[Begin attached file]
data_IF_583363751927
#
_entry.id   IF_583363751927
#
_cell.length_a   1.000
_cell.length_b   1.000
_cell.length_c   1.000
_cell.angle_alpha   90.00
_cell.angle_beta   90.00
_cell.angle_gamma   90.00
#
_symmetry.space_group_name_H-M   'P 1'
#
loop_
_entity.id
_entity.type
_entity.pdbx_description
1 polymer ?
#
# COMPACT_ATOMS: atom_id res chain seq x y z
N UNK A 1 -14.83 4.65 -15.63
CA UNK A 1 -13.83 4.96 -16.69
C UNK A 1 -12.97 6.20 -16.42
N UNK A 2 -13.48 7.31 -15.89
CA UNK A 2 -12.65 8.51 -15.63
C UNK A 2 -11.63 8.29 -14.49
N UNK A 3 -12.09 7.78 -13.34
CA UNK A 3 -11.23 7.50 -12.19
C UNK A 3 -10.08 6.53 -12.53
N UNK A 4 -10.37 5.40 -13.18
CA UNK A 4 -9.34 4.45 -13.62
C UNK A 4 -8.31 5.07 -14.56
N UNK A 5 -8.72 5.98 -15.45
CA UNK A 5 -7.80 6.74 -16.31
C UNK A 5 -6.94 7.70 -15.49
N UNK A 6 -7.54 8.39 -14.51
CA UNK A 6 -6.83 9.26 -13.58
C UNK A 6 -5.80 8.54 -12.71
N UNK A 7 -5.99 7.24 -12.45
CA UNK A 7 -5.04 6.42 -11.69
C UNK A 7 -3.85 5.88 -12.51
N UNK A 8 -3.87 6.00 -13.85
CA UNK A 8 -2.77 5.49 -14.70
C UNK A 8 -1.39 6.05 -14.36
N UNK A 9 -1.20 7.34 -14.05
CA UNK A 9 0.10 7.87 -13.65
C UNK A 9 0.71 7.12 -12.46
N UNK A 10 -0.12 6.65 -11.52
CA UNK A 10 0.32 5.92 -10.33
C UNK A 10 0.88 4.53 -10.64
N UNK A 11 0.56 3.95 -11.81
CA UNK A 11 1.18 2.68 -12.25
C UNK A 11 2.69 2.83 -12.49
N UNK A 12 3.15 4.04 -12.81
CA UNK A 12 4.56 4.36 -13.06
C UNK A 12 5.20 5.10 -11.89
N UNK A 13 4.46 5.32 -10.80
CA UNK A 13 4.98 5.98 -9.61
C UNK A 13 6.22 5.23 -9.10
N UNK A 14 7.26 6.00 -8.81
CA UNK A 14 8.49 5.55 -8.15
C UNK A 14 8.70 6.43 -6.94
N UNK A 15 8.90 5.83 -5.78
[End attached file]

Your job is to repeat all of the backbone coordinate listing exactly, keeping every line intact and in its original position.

data_IF_583363751927
#
_entry.id   IF_583363751927
#
_cell.length_a   1.000
_cell.length_b   1.000
_cell.length_c   1.000
_cell.angle_alpha   90.00
_cell.angle_beta   90.00
_cell.angle_gamma   90.00
#
_symmetry.space_group_name_H-M   'P 1'
#
loop_
_entity.id
_entity.type
_entity.pdbx_description
1 polymer ?
#
# COMPACT_ATOMS: atom_id res chain seq x y z
N UNK A 1 -14.83 4.65 -15.63
CA UNK A 1 -13.83 4.96 -16.69
C UNK A 1 -12.97 6.20 -16.42
N UNK A 2 -13.48 7.31 -15.89
CA UNK A 2 -12.65 8.51 -15.63
C UNK A 2 -11.63 8.29 -14.49
N UNK A 3 -12.09 7.78 -13.34
CA UNK A 3 -11.23 7.50 -12.19
C UNK A 3 -10.08 6.53 -12.53
N UNK A 4 -10.37 5.40 -13.18
CA UNK A 4 -9.34 4.45 -13.62
C UNK A 4 -8.31 5.07 -14.56
N UNK A 5 -8.72 5.98 -15.45
CA UNK A 5 -7.80 6.74 -16.31
C UNK A 5 -6.94 7.70 -15.49
N UNK A 6 -7.54 8.39 -14.51
CA UNK A 6 -6.83 9.26 -13.58
C UNK A 6 -5.80 8.54 -12.71
N UNK A 7 -5.99 7.24 -12.45
CA UNK A 7 -5.04 6.42 -11.69
C UNK A 7 -3.85 5.88 -12.51
N UNK A 8 -3.87 6.00 -13.85
CA UNK A 8 -2.77 5.49 -14.70
C UNK A 8 -1.39 6.05 -14.36
N UNK A 9 -1.20 7.34 -14.05
CA UNK A 9 0.10 7.87 -13.65
C UNK A 9 0.71 7.12 -12.46
N UNK A 10 -0.12 6.65 -11.52
CA UNK A 10 0.32 5.92 -10.33
C UNK A 10 0.88 4.53 -10.64
N UNK A 11 0.56 3.95 -11.81
CA UNK A 11 1.18 2.68 -12.25
C UNK A 11 2.69 2.83 -12.49
N UNK A 12 3.15 4.04 -12.81
CA UNK A 12 4.56 4.36 -13.06
C UNK A 12 5.20 5.10 -11.89
N UNK A 13 4.46 5.32 -10.80
CA UNK A 13 4.98 5.98 -9.61
C UNK A 13 6.22 5.23 -9.10
N UNK A 14 7.26 6.00 -8.81
CA UNK A 14 8.49 5.55 -8.15
C UNK A 14 8.70 6.43 -6.94
N UNK A 15 8.90 5.83 -5.78